To my wonderful friends.  I would love to name you all, but I know I would leave someone out and I just can't bear that.  Know that I love each and everyone of you and that your prayers carried me through IMTX.  I felt every single one as I smiled through the entire course.  There is only one reason that this experience was as joyful as it was and it is purely due to your prayers, your cheers, your encouragement, your love.  Forever, I am grateful to you.  Each and every one. 

Tuesday, May 14, 2013

Race Week

This week is the week I have been working towards for almost a year now.  I intend to slow down long enough to take in the sights, the sounds, the beauty, and the blessing of all that surrounds me this week.

My main goal is for the next few days is this...DNS.  Now in the racing world, that acronym stands for Did Not Start, and that is not at all what I am aiming for.  I am DNS'ing this week.  Do.  Nothing.  Stupid.

Yes, I tend to do stupid things the week or so before a big race and end up hurting myself, getting sick, losing things, etc.  So, I am adopting the DNS approach to the week and praying I get to the start in one piece.

I have had to shift my thinking whilst training from, "focus, push, focus, stretch, focus, grow," to, "relax, hold back, relax, easy, relax, you can't have all that you want right now, save it for Saturday".

It is not an easy mental shift to make, but I believe it is a necessary one and after this many weeks of effort and sacrifice, I need to execute the taper properly to attain my goal on Saturday.

Monday, May 6, 2013

IMTX Taper Week 1

Weekly Recap

April 29- May 5th
Swim: 4 miles in 2:35
Bike:   70 miles in 2:53 (spin classes included in this total)
Run:    15 miles in 2:24
Cross:  90 mins (yoga, planks, ab work)

Total Time:  10:00  Total Miles:  89 miles

Definitely a cut-back week from the last several week of training.  I was feeling nauseous and run down most of the week and decided to cut the long bike on Sunday from the schedule.  I also had to drop a swim due to scheduling and a run was cut short on Saturday from my stomach issues. 

I think all of these symptoms indicate it is time for taper.  

Friday, May 3, 2013

April Digits

Coming from my running background, these numbers just boggle my mind.

April Totals - Peak IM training

Swimming - 14 miles in 9:20

Biking - 491 miles in 26:52

Running - 108 miles in 18:04 (makes me wonder about that sub 24 H 100 miler in 2014...)

Total Mileage:  616 miles  Total Time:  55:03

This does not include the yoga and core fitness each week.

Now I understand why I am seeing such a physical transformation of myself.  I'm grateful that I have been injury-free thus far.  I know that if these were all running miles, well, I wouldn't be feeling this good.

Not feeling worried, just feeling ready.

Monday, April 29, 2013

Peak Week

I have somehow managed to fall behind on my weekly training updates, but for good reason.  I have been training!  

Last Monday began the biggest week of training for this training cycle and it started with a bang, one that had nothing to do with IMTX.  Monday found me in a dental chair dealing with pain and fear of the unknown that I had been trying to ignore until after the race.  

I had started noticing that after each workout, the pain in my last molar would increase greatly to the point where I could do nothing except go to sleep and pray it would stop by the time I woke up again.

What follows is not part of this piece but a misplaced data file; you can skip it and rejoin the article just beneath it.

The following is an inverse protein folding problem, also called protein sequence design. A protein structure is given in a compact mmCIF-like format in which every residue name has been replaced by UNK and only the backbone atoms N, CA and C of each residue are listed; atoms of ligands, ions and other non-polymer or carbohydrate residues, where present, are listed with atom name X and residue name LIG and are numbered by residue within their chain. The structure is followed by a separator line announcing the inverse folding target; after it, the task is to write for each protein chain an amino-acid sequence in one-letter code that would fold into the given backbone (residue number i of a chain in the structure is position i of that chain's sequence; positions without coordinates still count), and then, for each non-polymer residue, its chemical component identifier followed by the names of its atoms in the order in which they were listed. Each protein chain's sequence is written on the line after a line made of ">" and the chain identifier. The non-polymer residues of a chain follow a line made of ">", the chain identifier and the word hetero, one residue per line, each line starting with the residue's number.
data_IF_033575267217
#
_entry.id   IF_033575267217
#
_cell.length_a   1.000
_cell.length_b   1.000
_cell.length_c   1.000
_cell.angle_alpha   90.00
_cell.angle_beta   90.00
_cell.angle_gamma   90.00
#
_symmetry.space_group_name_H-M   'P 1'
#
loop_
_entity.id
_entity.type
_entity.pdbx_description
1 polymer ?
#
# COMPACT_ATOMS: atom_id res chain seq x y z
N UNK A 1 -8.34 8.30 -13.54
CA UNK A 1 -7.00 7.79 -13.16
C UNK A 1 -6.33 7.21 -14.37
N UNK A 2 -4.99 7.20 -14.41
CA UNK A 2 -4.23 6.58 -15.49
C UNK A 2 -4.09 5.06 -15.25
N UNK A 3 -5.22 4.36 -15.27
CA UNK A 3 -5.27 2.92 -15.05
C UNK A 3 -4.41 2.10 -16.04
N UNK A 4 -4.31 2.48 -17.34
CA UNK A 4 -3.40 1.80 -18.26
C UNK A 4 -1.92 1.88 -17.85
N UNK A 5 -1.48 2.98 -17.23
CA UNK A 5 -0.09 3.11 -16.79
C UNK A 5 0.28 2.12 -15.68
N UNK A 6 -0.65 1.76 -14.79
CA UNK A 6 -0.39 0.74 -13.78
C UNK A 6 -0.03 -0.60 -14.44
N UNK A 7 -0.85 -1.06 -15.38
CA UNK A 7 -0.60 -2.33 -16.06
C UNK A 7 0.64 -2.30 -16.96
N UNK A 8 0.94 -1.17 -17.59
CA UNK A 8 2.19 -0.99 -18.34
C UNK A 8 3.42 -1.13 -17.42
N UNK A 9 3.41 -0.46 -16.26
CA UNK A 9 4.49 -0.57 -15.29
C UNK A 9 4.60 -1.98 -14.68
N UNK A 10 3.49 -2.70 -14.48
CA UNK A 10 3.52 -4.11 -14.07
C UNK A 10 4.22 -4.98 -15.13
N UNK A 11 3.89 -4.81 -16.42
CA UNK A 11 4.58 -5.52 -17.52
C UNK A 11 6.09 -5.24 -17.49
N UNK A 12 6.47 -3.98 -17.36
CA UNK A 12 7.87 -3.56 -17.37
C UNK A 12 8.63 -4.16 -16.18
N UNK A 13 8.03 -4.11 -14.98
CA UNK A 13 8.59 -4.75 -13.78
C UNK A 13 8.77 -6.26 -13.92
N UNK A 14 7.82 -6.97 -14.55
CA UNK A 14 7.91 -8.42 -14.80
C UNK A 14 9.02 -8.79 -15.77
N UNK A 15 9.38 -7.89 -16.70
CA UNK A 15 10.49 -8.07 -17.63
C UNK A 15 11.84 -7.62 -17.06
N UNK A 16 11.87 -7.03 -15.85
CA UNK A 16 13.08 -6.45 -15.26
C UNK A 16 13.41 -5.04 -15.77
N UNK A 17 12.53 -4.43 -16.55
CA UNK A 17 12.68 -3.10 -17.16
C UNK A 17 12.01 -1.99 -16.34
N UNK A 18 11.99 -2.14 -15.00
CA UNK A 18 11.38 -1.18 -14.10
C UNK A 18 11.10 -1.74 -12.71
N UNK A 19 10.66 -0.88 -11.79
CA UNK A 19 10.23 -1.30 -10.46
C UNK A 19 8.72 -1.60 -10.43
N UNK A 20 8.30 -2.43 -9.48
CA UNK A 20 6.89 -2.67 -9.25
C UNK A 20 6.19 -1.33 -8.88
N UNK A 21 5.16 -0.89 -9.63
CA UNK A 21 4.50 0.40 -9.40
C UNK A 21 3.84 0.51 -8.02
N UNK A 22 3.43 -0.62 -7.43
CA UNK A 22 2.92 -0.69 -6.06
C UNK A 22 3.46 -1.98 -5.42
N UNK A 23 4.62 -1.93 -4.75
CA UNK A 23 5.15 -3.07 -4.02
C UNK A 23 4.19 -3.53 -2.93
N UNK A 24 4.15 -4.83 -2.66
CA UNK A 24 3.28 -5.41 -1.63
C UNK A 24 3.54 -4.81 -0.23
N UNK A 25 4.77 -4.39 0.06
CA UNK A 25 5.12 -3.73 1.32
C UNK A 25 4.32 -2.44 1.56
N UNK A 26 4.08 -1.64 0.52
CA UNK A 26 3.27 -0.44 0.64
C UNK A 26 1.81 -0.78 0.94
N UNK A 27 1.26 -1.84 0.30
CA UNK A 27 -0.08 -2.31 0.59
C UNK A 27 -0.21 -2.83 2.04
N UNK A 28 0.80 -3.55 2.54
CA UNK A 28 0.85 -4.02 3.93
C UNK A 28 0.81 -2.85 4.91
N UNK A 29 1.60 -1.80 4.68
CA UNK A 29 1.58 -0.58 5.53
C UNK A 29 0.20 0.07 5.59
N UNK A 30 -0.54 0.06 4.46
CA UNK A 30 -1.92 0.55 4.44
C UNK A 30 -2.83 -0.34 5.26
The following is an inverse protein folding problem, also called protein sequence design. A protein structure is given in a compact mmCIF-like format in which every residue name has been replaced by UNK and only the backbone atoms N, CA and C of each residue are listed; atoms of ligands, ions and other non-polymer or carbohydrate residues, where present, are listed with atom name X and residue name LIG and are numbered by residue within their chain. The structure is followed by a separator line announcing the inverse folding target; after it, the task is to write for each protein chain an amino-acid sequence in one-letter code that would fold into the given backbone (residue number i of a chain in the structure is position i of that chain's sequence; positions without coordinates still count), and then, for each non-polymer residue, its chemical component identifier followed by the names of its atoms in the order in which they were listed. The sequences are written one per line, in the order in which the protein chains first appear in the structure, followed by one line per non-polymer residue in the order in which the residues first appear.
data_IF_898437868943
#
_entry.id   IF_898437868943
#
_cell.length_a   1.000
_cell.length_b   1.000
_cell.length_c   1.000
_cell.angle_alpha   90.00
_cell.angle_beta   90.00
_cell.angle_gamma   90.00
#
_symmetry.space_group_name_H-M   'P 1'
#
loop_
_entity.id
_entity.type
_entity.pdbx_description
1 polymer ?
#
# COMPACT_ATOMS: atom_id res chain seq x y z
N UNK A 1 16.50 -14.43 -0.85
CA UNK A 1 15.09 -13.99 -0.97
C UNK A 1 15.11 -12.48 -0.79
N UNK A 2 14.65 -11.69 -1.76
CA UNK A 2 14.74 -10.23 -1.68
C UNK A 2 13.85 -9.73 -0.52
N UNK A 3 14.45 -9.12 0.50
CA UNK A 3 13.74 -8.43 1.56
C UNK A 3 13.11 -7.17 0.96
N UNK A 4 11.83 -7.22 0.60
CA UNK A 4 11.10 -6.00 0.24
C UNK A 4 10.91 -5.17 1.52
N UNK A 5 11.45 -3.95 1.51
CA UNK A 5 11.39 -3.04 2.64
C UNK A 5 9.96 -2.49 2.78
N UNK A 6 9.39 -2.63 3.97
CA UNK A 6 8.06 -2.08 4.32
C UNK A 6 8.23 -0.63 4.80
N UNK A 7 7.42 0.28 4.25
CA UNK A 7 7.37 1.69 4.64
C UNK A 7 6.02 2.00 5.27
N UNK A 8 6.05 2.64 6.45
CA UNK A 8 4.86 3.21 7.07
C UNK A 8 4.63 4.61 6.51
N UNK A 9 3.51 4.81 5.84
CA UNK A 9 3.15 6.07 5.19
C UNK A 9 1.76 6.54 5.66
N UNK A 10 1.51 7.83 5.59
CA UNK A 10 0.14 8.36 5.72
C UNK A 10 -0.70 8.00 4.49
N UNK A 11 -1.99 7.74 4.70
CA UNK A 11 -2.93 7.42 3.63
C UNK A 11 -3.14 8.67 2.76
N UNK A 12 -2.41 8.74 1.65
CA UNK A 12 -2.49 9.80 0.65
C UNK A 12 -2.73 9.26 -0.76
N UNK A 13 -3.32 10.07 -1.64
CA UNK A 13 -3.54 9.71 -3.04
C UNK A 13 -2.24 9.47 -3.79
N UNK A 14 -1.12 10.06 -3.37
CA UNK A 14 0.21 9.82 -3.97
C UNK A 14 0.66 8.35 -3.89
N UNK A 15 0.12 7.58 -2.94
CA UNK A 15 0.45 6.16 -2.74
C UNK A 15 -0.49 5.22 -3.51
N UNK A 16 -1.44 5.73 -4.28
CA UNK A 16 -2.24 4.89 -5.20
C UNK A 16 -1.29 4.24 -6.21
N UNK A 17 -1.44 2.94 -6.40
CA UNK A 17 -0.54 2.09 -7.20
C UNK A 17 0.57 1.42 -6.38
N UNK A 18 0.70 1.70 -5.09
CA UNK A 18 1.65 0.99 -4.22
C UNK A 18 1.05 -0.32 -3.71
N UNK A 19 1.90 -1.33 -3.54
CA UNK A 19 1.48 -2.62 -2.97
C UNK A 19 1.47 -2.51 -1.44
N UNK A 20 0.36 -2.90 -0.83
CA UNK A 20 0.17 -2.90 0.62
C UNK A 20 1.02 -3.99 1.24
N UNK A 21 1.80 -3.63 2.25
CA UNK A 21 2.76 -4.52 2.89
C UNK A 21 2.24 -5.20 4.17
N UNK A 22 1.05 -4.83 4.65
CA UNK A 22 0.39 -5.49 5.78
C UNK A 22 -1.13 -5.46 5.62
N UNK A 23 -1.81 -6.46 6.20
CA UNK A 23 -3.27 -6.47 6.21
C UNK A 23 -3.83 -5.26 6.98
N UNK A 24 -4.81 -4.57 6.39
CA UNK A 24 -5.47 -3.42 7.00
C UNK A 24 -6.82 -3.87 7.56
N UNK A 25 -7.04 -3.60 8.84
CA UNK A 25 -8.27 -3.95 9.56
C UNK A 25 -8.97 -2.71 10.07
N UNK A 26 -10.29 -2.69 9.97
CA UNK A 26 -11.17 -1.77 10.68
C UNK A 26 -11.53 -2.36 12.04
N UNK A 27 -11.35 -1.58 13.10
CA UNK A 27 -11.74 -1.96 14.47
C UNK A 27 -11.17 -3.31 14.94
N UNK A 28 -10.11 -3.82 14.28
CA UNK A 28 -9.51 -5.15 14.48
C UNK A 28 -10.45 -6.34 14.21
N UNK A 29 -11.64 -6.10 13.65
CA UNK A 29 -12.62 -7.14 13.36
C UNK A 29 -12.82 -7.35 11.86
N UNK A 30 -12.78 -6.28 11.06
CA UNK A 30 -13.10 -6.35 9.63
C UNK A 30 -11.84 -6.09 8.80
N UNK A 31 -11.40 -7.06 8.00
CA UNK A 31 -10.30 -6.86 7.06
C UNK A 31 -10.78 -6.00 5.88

The doc said I needed a root canal and a crown, maybe two.  He figured I would get into the endodontist in a week or so, and then we would proceed from there. As luck would have it, the endo had an opening the very next morning at 7:45.  Lucky me!

I went on home and got my workouts in for the day and prepared myself mentally for the root canal and the probably loss of a solid week of training.

Tuesday morning came with the sun and I sailed through the root canal.  The doc was amazing and numbed me up enough that I was able to put in another solid day of workouts before the medication wore off.

Wednesday, I was back in the dental chair for the temporary crown placement.  Upon further investigation, it was discovered that the tooth adjacent to the problem molar had an ill-fitting crown that he felt should be replaced.  I agree to having both crowns done and when the bad crown was removed, 3 cavities were discovered.  Guess it really was an ill-fitting crown.  3 hours of drilling and filling, fitting, and molding were completed and again, I was numb enough to get solid workouts in.

Thursday was our last co-op day which I spent teaching and monitoring my pain level which was surprisingly low.  I was a bit tender, but nothing a few Advil didn't take care of.    I went ahead with my long run of 18 miles that evening and felt great.

Friday was a nice evening spin and short run.  Saturday I was able to do the open water swim in Lake Woodlands with a 40 mile bike ride and 2 mile run.  I really felt great.

Sunday was supposed to be a rest day, but I felt great and ended up going to a spin class.  

All in all, I am very pleased with how I am feeling coming off of the biggest week of training.  I am so thankful that I have not had any injuries and my fatigue is manageable.  I know beyond all doubt that Tailwind Nutrition is a perfect fit for me now.  With all of the dental work I had done, eating solid food was difficult.  Drinking Tailwind throughout the day and in each workout helped keep my calorie intake up and therefore I was able to get through each one, each recovery, with enough energy to prepare for the next one as well as take care of a very busy household.  Thank you, Tailwind!!

Weekly Recap
Apr 22th- Apr 28th

Swim: 4 miles in 3 hours (swam ows in wet suit)